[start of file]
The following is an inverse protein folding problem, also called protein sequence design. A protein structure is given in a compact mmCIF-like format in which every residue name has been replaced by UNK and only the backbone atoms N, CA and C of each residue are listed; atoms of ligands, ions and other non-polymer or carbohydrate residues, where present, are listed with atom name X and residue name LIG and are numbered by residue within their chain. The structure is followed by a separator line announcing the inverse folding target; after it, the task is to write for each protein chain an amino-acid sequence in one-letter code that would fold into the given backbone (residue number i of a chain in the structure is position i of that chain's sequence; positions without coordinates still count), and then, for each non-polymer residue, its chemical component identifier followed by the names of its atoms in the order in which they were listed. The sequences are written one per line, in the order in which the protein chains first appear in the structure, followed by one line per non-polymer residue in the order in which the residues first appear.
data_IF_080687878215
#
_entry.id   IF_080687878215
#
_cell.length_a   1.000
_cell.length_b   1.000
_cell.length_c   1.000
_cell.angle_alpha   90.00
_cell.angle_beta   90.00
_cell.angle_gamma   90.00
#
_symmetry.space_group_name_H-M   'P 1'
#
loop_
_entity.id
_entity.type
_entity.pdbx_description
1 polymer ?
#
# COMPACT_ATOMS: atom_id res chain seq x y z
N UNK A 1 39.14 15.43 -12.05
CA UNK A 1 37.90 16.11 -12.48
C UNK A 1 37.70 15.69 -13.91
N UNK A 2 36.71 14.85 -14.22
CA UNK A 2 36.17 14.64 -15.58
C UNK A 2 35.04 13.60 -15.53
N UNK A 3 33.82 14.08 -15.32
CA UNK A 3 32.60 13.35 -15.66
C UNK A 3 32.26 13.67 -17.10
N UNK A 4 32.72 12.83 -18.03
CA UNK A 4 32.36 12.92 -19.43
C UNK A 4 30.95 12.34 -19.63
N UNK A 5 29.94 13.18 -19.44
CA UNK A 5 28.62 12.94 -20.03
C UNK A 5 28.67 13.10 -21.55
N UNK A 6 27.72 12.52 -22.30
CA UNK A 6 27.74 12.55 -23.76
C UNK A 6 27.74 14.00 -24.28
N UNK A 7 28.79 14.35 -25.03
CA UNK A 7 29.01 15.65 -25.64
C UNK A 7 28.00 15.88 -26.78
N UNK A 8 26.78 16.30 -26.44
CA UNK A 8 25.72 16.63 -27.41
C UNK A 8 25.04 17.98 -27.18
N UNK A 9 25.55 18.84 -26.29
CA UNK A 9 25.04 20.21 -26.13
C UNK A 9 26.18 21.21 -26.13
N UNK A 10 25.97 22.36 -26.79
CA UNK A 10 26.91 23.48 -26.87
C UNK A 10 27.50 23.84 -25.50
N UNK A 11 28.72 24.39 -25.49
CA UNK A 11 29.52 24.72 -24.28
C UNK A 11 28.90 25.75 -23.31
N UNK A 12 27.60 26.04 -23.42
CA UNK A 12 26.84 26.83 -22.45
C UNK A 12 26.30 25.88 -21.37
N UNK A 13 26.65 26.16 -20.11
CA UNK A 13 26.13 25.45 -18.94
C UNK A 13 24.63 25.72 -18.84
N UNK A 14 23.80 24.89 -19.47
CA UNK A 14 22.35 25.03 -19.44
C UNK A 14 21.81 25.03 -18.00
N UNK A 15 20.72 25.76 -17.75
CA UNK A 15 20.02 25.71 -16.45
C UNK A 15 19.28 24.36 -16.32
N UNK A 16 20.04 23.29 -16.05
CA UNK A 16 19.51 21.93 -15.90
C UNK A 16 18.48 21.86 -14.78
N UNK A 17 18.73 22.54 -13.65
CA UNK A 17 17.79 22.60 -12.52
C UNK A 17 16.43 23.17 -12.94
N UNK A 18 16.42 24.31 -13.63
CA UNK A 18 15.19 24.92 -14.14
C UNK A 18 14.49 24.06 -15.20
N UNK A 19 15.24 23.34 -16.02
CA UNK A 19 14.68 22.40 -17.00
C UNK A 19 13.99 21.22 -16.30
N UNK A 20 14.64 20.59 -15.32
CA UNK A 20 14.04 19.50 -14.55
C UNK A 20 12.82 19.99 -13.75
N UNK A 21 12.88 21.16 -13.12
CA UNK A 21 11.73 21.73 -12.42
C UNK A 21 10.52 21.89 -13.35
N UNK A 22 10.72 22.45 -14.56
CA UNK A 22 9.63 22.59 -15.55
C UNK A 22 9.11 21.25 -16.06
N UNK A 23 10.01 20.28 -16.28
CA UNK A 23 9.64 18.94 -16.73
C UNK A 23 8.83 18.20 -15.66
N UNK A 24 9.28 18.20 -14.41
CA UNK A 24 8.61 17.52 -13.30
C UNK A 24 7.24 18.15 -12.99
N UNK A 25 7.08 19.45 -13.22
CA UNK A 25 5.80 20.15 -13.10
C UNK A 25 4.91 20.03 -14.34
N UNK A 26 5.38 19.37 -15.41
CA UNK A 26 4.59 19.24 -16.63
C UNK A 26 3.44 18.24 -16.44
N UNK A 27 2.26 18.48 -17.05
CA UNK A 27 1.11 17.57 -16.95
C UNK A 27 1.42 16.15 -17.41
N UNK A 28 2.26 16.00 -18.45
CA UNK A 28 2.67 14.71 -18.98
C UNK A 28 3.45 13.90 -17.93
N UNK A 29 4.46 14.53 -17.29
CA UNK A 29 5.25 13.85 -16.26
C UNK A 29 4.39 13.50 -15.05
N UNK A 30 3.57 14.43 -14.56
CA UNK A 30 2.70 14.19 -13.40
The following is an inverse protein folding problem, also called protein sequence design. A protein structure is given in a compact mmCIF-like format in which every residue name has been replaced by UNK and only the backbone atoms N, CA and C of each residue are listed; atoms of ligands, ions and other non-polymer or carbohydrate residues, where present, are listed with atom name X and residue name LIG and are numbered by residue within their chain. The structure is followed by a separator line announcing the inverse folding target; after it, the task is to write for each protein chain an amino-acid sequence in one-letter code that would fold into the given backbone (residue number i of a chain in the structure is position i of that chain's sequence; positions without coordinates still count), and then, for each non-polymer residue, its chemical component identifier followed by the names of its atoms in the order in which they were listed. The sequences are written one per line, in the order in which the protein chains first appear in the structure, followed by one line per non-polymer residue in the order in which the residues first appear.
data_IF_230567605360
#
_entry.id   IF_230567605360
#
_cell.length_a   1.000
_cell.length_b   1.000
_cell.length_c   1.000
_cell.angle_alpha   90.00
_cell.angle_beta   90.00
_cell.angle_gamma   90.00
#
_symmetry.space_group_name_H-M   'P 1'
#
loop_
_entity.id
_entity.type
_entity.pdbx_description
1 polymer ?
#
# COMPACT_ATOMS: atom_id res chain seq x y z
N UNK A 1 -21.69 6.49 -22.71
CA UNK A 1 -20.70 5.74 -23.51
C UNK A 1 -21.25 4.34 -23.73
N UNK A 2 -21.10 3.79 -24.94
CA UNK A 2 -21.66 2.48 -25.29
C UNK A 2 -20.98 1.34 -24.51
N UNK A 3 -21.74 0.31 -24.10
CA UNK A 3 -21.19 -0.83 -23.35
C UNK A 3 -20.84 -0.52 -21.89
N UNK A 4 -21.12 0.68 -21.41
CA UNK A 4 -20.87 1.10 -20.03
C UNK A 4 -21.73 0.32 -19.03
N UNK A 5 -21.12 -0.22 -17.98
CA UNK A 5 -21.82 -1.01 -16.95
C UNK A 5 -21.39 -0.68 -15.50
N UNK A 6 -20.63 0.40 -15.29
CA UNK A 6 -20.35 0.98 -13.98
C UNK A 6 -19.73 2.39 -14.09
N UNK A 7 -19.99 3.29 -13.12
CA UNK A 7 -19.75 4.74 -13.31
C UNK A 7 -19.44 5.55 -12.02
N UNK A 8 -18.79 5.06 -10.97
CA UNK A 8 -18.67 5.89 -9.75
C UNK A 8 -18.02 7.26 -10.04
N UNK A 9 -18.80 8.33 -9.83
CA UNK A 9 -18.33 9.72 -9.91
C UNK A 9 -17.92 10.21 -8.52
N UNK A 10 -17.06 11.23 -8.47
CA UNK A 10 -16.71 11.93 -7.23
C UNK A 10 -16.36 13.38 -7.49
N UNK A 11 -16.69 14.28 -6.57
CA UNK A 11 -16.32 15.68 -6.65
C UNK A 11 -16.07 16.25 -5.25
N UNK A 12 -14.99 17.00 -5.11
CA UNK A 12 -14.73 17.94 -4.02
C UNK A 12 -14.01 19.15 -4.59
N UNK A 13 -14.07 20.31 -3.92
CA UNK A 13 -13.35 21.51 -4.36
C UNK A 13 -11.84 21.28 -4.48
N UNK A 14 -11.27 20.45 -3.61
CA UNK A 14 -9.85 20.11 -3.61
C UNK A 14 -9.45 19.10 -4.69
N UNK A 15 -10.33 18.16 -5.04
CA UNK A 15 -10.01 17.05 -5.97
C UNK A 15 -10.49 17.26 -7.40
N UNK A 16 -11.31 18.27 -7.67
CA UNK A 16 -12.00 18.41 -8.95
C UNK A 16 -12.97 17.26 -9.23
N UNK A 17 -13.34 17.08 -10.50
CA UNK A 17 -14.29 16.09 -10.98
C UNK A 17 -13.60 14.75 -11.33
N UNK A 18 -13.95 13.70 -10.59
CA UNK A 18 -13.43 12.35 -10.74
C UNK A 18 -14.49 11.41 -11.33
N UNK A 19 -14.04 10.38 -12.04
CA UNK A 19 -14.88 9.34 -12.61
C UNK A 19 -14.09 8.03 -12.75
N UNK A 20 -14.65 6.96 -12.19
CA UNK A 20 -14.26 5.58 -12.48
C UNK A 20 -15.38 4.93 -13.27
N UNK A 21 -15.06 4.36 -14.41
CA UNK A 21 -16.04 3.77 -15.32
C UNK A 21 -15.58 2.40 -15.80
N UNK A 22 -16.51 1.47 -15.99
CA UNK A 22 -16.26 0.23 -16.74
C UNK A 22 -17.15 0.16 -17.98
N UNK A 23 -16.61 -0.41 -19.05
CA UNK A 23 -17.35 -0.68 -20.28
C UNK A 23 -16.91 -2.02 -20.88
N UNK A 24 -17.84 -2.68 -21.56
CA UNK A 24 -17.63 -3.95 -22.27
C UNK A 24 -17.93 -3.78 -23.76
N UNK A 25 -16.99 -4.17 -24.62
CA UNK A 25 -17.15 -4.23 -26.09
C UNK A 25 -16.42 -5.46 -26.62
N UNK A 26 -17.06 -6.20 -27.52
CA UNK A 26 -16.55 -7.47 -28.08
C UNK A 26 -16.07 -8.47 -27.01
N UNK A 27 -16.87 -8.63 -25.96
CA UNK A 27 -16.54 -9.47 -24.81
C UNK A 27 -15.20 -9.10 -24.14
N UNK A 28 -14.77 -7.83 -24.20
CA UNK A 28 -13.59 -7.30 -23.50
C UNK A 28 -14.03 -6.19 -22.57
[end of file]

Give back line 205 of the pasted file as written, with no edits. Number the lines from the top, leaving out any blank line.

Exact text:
CA UNK A 25 -17.15 -4.23 -26.09